The Issue of Inequality, Education and Voting

The State of the Union address that President Obama read this week before both U.S. legislative chambers was a piece of political mastery designed to convert the defeat his party experienced in November at the hands of the electorate into a banner of social programs that he will brandish for the two years he has left in office.

Obama’s message contained just the right ingredients to achieve his goal. He spoke of the economy’s slow but steady growth rate and rate of employment in lower-level jobs. The number of higher-level jobs has fallen to some extent. He alluded to the fact that control of macroeconomic parameters had been maintained.

The United States is far from a 3.5 percent growth rate. It has not recovered from the recession that began in 2007 and the gross national product per capita is $53,888, which is only slightly more than the $53,440 at the onset of the recession.

A key element of Barack Obama’s speech was marked by the attention he gave to higher education. Millions of Americans require a certain level of practical instruction, albeit a low one.

Obama promised to create legislation that would strengthen community colleges, which currently have 6 million students, offering diplomas in mid-level professions. Part of the program involves reducing or even eliminating community college tuition fees.

By 2020, he promised to inject a further $5 million into community colleges — a sector that must connect with businesses in the same way as in Germany’s “school-industry” system. The aim is to create a workforce that will put the country in a leading position on an international level by 2020.

The world shares Obama’s worries, but here in Mexico, we are concerned about the growing economic inequality from which we are suffering. We have found no solution to the serious fallacies in our education system, which we all know are at the root of the problem.

Outraged, we reject the criminal loss of schooling caused by the disorder into which the entire Mexican education system has fallen, and the consequent waste of decades of schooling that cannot be recovered due to the institutionalized political corruption that has rendered the teaching profession useless.

Private schools and universities, with their international tuition fees, offer cold financing systems that are simply financial “products” offered to students, or their parents, with the same commercial financing criteria used to promote the sale of cars.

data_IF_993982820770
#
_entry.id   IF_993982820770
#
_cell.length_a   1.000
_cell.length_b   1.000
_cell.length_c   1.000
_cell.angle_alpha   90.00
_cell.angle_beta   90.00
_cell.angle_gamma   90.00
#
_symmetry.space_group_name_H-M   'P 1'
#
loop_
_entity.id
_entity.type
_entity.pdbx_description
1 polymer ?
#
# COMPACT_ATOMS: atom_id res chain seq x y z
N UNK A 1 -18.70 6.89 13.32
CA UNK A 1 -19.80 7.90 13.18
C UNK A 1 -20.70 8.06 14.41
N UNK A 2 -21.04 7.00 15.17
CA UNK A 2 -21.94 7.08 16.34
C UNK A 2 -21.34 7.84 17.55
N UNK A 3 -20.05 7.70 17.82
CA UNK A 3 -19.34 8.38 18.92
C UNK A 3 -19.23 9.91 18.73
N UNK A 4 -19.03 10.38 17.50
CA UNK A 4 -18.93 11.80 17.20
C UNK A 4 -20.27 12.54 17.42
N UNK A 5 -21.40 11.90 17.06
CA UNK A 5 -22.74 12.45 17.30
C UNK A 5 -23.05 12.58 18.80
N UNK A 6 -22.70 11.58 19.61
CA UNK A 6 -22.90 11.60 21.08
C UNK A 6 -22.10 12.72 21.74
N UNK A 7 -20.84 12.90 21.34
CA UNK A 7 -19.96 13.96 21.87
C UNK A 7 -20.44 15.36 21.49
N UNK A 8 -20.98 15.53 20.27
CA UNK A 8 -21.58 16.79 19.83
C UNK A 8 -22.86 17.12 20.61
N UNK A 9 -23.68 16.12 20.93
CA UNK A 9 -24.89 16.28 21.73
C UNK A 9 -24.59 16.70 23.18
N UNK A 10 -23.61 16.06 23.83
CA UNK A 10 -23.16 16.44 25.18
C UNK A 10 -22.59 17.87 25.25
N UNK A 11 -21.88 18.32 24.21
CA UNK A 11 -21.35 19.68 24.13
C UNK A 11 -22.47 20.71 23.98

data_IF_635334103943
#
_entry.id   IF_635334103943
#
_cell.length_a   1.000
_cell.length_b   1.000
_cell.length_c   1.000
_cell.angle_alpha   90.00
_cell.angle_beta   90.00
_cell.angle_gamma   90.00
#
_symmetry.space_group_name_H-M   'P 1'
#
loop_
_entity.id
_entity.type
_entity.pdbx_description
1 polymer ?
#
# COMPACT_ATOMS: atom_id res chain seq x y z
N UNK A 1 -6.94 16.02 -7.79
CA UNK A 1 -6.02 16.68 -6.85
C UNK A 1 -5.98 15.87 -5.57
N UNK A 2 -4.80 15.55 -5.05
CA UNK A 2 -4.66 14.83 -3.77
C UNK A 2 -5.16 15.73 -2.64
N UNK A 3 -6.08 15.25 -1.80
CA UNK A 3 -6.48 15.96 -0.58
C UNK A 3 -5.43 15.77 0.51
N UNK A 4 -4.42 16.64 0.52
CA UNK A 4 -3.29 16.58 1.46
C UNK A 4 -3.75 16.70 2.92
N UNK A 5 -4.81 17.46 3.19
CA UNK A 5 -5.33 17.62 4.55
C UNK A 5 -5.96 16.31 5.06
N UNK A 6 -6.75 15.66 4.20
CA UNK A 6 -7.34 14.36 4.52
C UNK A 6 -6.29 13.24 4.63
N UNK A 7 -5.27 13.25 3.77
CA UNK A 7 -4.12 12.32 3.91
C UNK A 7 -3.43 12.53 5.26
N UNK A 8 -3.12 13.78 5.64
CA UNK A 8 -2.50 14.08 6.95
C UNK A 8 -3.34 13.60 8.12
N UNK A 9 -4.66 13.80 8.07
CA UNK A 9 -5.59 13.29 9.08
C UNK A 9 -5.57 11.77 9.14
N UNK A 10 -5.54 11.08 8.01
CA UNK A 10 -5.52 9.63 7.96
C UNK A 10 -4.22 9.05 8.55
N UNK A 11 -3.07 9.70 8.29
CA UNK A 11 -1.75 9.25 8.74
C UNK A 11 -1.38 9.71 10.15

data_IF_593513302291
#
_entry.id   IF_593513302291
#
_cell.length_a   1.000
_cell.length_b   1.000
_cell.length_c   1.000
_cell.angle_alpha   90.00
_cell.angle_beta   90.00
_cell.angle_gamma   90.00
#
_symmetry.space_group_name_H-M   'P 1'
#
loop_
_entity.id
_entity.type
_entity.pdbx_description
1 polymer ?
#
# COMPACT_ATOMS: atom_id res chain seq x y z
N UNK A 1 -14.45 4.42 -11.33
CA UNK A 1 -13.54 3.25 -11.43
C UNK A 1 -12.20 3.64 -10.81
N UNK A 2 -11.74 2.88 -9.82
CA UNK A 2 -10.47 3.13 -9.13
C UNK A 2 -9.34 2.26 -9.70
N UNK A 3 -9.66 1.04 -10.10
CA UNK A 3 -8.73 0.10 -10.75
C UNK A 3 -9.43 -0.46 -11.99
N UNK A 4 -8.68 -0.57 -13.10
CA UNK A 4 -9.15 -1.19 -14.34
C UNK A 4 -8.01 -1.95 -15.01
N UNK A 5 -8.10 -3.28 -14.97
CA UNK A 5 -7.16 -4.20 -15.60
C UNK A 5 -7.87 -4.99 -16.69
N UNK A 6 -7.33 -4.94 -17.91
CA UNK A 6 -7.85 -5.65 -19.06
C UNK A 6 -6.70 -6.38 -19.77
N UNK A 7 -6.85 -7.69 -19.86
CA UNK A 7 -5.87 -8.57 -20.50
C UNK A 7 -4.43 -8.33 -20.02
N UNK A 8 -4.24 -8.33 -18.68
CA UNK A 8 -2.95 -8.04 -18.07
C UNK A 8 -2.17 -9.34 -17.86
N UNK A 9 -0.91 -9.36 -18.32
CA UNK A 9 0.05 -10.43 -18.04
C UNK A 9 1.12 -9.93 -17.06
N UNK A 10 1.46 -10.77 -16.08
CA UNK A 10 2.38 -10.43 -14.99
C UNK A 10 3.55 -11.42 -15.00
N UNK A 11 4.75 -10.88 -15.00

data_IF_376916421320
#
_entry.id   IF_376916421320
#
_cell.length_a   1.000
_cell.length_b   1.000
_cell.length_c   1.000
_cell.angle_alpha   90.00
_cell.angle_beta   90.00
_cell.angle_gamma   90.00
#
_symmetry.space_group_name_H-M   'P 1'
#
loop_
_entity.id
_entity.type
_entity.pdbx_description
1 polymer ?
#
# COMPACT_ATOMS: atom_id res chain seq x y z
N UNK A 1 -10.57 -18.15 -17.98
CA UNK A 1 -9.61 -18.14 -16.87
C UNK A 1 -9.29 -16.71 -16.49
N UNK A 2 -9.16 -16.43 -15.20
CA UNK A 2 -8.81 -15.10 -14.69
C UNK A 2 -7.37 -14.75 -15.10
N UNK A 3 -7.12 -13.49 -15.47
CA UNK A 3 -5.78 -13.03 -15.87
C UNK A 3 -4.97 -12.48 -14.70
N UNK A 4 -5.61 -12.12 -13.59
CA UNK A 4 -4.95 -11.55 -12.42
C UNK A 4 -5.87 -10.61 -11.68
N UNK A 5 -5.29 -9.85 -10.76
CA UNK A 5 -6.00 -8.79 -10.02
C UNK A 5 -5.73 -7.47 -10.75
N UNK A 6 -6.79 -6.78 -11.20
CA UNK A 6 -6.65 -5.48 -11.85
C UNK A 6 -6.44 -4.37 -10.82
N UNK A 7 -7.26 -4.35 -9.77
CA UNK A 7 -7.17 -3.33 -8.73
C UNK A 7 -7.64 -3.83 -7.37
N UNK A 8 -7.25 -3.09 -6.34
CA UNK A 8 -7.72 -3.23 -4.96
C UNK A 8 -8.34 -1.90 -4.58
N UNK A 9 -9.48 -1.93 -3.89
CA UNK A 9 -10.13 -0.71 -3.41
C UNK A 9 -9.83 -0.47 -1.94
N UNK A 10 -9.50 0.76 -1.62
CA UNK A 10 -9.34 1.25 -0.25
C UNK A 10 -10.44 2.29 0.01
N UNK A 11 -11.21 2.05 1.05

The problem with the education system is partly inseparable with the social gaps that crop up in almost every country, lining the streets with individuals that have no chance of gaining employment with a decent standard of living. The youth of the world are reacting with violent and destructive vengeance.

Our electoral season is nearing. Each of us is part of an electorate of more than 83 million people. Its dimension locates us between the biggest electoral democracies in the world, but we must realize the task before us of creating effective and participative democracy. And the first phase of this — the polling — has only just begun. Those who hold public positions in any of the branches of government, be it legislative or executive, essentially do so thanks to the votes that we cast during the elections which, aside from the odd exception, are generally respected.

Over the last two years, have we, the registered voters, not accumulated enough experience and awareness, as well as a realistic outlook or simply self-interest, to finally use our right to vote responsibly and wisely? Will we be able to optimistically await the united national development at all levels that will come from the responsible use of our vote this coming June 7?

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